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Malathi Jogi, who recently joined Women's Web as content manager, shares her insights about her work, her beliefs, and her aspirations.
Malathi Jogi, who recently joined Women’s Web as Content Manager, shares her insights about her work, her beliefs, and her aspirations.
When I was a young girl of six, I would make numerous sets of tiny footprints on the pristine beaches of Mangalore. I would spend hours mesmerized by the waves, the method in their madness, and the mood swings of the sun. Most fascinating of all, I would spend time collecting shells while my cousins splashed about in the water. It didn’t matter how much time it took, I had to have the best shells- of different shapes, sizes, and colours. Carefully, I’d create an assortment of shells, take them home, and give it to my loved ones as ‘gifts’.
Today, at 21, I hope to do the same for you, dear readers. As Content Manager, I aim to gift you the most insightful and useful resources at Women’s Web. What I hope to use in this pursuit is an undying love for the written word, an inextinguishable curiosity about women’s issues, and a cheeky knack for editing.
I found Aparna when I was fresh out of college, with a bachelor’s degree in Economics, and an enthusiasm to turn idealism to reality. Having studied Politics and History, I’m aware that the fight for equality remains a steep hill to climb. I hope to contribute to this uphill climb in all the ways I can.
At this point in time, I think it’s important for women to pool in their insights, knowledge, and resources to build strong communities. Communities, whether online or offline, that allow for breaking down stereotypes, taboos, and limitations, while encouraging growth and solidarity. I saw Women’s Web as a platform to do my bit in creating such a community, and here I am!
After all, like Margaret Mead summed it up perfectly, “Never doubt that a small group of thoughtful, committed, citizens can change the world. Indeed, it is the only thing that ever has.”
Pic credit: Judy (Used under a CC license)
Madam Curious. When I'm not studying Economics, Politics or History, I read, write, and make art. read more...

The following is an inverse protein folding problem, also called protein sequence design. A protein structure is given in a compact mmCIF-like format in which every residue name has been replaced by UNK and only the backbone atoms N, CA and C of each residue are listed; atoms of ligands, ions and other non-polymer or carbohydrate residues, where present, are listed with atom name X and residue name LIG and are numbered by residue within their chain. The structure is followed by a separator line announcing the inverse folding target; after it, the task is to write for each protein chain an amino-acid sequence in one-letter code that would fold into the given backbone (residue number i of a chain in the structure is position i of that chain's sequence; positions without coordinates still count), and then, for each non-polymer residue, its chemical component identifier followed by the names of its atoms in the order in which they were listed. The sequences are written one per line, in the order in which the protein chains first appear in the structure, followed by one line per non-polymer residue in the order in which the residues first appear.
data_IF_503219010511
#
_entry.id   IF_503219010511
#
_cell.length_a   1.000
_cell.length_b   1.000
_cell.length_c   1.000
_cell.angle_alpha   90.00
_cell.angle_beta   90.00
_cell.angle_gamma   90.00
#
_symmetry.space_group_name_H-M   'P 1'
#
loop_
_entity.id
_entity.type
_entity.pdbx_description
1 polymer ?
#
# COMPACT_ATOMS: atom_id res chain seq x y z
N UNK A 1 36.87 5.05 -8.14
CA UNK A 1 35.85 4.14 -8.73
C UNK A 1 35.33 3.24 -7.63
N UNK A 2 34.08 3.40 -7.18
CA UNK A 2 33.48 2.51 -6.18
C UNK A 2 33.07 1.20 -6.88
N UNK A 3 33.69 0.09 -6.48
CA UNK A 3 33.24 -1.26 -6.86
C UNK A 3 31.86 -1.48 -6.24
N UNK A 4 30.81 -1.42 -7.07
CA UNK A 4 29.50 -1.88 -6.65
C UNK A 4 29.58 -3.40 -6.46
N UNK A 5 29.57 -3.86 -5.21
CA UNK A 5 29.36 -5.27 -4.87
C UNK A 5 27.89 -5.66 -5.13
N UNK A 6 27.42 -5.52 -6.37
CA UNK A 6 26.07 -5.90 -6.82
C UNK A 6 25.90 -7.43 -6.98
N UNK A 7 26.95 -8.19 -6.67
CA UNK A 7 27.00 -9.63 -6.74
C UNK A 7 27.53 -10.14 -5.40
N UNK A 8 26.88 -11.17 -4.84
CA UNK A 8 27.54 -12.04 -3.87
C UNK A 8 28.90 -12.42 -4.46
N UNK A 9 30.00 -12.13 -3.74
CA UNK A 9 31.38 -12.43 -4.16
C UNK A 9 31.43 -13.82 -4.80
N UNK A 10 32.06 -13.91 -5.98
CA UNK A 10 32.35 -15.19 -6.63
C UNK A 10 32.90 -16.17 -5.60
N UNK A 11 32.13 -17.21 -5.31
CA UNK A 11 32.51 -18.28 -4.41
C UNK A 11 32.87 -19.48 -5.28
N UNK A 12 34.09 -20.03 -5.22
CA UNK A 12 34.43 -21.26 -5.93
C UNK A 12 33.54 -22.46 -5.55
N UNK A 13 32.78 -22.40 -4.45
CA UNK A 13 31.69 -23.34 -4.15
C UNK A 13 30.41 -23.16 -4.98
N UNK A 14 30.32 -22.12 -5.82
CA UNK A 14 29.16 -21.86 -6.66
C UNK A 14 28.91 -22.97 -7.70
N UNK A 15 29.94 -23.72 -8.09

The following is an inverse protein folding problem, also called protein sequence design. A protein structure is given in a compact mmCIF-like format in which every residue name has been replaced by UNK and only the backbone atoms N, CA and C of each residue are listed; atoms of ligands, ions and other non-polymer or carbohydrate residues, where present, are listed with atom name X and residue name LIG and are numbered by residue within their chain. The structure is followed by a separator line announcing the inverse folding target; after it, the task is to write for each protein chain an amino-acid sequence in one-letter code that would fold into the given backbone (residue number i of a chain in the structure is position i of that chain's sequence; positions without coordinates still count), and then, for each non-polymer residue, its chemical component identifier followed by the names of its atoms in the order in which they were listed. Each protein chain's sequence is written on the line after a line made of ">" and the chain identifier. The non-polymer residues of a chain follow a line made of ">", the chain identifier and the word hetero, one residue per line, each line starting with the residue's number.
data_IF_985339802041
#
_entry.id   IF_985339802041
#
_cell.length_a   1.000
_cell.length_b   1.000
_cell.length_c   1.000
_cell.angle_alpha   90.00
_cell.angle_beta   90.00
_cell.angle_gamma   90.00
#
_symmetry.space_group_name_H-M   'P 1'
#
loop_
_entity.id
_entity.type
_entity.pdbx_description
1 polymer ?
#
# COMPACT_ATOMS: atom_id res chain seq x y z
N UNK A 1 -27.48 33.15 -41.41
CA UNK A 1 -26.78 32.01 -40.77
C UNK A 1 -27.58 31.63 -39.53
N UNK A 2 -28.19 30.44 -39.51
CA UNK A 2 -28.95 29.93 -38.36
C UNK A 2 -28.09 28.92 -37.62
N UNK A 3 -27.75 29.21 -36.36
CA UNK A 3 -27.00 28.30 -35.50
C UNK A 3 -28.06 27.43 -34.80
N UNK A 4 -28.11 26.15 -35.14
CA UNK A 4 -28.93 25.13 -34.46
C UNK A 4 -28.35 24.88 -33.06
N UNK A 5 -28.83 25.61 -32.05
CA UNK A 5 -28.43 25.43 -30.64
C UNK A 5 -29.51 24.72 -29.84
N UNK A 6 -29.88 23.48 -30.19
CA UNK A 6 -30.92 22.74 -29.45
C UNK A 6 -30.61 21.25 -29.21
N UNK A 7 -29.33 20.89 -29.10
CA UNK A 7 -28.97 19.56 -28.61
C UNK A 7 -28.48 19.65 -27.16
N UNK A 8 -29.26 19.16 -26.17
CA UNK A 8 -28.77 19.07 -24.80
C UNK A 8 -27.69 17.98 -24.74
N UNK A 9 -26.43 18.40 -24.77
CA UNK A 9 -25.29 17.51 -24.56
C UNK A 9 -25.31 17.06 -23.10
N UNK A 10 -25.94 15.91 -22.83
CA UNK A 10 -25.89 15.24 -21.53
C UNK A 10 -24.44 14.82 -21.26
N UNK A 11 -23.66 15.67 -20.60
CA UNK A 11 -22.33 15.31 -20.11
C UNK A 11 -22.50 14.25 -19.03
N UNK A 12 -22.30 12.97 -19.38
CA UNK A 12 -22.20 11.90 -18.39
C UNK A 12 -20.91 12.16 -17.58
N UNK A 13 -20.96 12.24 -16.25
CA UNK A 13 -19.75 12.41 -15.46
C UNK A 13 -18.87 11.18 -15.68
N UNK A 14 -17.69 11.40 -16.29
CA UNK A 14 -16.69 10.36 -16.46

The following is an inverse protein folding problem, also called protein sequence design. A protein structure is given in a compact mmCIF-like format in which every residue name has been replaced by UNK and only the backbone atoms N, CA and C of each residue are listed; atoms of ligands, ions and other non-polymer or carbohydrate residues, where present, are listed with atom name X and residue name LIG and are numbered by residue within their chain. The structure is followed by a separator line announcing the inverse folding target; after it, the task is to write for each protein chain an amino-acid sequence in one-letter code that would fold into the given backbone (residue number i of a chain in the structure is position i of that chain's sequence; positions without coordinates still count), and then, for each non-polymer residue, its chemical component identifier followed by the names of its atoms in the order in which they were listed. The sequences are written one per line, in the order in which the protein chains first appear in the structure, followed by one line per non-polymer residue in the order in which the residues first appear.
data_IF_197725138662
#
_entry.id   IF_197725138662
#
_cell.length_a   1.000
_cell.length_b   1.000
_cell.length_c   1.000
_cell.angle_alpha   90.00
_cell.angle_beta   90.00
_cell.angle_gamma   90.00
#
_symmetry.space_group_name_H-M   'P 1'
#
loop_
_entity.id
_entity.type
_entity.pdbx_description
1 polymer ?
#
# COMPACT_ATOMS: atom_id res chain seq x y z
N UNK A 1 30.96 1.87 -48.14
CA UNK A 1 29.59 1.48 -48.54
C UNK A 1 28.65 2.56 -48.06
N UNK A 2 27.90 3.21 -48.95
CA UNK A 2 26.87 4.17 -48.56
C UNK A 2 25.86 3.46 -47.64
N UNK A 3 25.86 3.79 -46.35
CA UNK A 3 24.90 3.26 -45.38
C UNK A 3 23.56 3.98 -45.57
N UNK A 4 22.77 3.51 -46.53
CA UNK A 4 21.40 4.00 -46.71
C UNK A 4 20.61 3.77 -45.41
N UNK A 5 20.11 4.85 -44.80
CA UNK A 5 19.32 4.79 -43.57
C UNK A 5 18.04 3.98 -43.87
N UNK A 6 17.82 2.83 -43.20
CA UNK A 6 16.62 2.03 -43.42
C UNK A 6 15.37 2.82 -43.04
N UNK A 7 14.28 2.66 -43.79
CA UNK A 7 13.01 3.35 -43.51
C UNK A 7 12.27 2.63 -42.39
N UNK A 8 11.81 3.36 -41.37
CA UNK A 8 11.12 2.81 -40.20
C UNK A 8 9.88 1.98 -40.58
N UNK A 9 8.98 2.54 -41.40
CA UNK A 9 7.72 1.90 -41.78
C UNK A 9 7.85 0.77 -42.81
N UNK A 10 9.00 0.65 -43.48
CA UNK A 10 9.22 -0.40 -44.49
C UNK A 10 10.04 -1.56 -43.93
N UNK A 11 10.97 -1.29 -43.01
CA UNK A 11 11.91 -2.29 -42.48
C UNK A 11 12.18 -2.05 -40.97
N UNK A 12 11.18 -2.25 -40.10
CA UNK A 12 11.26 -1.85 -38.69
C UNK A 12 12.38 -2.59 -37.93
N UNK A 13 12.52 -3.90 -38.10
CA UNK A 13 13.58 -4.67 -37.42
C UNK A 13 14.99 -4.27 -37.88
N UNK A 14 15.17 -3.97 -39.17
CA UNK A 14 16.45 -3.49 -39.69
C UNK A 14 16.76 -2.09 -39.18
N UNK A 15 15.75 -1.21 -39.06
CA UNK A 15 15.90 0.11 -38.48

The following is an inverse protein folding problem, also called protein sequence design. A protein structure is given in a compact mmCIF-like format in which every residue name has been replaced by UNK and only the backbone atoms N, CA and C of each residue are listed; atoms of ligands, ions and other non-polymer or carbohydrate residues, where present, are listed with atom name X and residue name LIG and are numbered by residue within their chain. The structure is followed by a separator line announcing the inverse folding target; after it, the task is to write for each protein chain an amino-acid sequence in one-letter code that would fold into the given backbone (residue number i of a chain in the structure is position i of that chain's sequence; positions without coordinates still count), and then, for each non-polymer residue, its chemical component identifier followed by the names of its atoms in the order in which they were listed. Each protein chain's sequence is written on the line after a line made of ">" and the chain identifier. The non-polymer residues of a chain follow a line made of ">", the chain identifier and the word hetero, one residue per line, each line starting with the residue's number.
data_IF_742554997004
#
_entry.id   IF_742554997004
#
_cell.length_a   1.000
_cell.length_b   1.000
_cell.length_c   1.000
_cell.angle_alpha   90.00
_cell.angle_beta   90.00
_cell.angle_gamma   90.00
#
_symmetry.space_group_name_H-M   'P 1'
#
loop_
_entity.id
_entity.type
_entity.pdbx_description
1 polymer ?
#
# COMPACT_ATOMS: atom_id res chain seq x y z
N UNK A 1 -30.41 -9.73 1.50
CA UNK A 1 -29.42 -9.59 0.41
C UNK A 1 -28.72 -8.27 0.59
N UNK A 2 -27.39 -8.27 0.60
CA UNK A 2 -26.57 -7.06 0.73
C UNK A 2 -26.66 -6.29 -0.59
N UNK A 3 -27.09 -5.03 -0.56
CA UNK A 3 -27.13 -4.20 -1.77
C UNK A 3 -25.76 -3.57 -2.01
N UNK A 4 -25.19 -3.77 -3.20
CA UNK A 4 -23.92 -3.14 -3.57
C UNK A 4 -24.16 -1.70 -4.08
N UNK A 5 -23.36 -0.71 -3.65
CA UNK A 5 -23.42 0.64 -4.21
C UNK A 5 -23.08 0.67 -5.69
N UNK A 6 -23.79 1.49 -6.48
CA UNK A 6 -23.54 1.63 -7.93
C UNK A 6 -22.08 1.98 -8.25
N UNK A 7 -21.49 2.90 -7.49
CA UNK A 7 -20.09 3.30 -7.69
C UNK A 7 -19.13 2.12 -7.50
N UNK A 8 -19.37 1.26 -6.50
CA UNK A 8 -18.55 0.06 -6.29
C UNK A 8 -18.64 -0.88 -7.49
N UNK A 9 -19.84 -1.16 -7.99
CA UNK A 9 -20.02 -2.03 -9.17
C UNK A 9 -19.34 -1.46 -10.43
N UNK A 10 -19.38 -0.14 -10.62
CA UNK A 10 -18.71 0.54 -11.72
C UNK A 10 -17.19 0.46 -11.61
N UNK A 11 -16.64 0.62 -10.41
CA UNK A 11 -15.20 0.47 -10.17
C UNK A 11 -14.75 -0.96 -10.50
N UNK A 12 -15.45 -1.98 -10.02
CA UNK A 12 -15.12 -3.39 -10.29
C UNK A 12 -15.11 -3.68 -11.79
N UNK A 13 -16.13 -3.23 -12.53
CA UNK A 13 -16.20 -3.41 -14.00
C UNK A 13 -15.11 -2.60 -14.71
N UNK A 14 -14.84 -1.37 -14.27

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Shows like Indian Matchmaking only further the argument that women must adhere to social norms without being allowed to follow their hearts.
When Netflix announced that Indian Matchmaking (2020-present) would be renewed for a second season, many of us hoped for the makers of the show to take all the criticism they faced seriously. That is definitely not the case because the show still continues to celebrate regressive patriarchal values.
Here are a few of the gendered notions that the show propagates.
A mediocre man can give himself a 9.5/10 and call himself ‘the world’s most eligible bachelor’, but an independent and successful woman must be happy with receiving just 60-70% of what she feels she deserves.
As long as teachers are competent in their job, and adhere to the workplace code of conduct, how does it matter what they do in their personal lives?
A 30 year old Associate Professor at a well-known University, according to an FIR filed by her, was forced to resign because the father of one of her students complained that he found his son looking at photographs of her, which according to him were “objectionable” and “bordering on nudity”.
There are two aspects to this case, which are equally disturbing, and which together make me question where we are heading as a society.
When the father of an 18 year old finds his son looking at photographs of a lady in a swimsuit, he can do many things. What this parent allegedly did was to dash off a letter to the University which states: